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Impacts of Sea Ice Leads on Sea Salt Aerosols in the Arctic: Results from Chemical Transport Modeling

Event Type
1310 Yeh Center
Sep 25, 2023   12:00 - 12:50 pm  
PhD Candidate Erin Emme (Advisor: Assistant Prof. Hannah Horowitz)
Originating Calendar
CEE Seminars and Conferences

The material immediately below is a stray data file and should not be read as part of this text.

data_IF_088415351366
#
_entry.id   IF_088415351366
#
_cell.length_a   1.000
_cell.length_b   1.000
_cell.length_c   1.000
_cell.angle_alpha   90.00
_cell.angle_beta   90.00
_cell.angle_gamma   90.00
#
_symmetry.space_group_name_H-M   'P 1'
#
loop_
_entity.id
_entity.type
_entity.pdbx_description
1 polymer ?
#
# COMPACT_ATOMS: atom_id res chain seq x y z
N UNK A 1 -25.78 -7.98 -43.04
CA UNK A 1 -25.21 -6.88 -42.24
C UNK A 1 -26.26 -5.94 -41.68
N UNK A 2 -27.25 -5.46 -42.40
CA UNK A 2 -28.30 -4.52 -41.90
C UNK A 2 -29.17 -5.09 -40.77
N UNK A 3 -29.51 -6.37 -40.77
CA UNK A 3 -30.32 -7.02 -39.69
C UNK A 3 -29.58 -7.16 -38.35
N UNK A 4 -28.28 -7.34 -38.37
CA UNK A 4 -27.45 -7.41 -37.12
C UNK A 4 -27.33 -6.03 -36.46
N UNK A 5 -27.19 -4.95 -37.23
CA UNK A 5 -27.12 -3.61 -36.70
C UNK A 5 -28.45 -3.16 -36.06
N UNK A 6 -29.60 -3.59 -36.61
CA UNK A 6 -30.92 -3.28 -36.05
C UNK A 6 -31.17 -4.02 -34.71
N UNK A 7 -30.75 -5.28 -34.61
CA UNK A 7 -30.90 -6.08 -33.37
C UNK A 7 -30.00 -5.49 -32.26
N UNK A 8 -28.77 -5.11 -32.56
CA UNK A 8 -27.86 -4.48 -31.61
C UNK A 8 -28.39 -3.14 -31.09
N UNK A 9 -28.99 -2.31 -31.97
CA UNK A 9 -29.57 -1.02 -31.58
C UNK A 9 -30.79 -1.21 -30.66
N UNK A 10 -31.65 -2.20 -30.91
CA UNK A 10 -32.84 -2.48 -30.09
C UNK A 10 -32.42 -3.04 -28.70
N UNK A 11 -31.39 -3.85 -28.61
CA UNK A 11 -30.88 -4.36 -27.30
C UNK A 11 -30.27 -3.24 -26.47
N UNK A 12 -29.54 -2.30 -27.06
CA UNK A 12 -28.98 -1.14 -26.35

Tropospheric aerosols, such as sea salt aerosol, have the potential to alter Arctic climate through aerosol direct and indirect radiative effects. However, the exact sources and processes contributing to cold season sea salt aerosol in polar regions are still under debate, preventing the improvement of polar aerosol and climate models. While the open ocean is the major accepted source of sea salt aerosols, studies suggest that open leads in sea ice could play a dominant role. Climate change has impacted the Arctic by decreasing sea ice extent and sea ice thickness, which can increase the frequency of leads. Here, we combine satellite datasets and the 3-D atmospheric chemistry transport model GEOS-Chem to investigate the pan-Arctic emissions of sea salt aerosols from open leads. Sea salt aerosol emissions from leads are calculated in GEOS-Chem using the same parameterization as open ocean emissions, scaled by the areal fraction of open leads, using the Harmonized Emissions Component (HEMCO) at the native resolution of MERRA-2 (0.5°x0.625°). Daily lead area fraction is determined from AMSR-E satellite data, for the months of November to April in years 2002 to 2008. We perform two GEOS-Chem full chemistry simulations at the highest global resolution (2°x2.5°): one with sea salt aerosol emissions for the default, open ocean + blowing snow only emissions, and the default plus lead-based emissions. HEMCO ensures the emissions at the lower resolution needed for the full chemistry simulation are of consistent magnitude with the emissions calculated at the native MERRA-2 resolution. For both cases, we simulate sea salt aerosol concentrations which we evaluate against observations and assess the impacts of additional SSA emissions on atmospheric chemistry. This includes analysis of the change in atmospheric concentrations of bromine atom (Br) and ozone.

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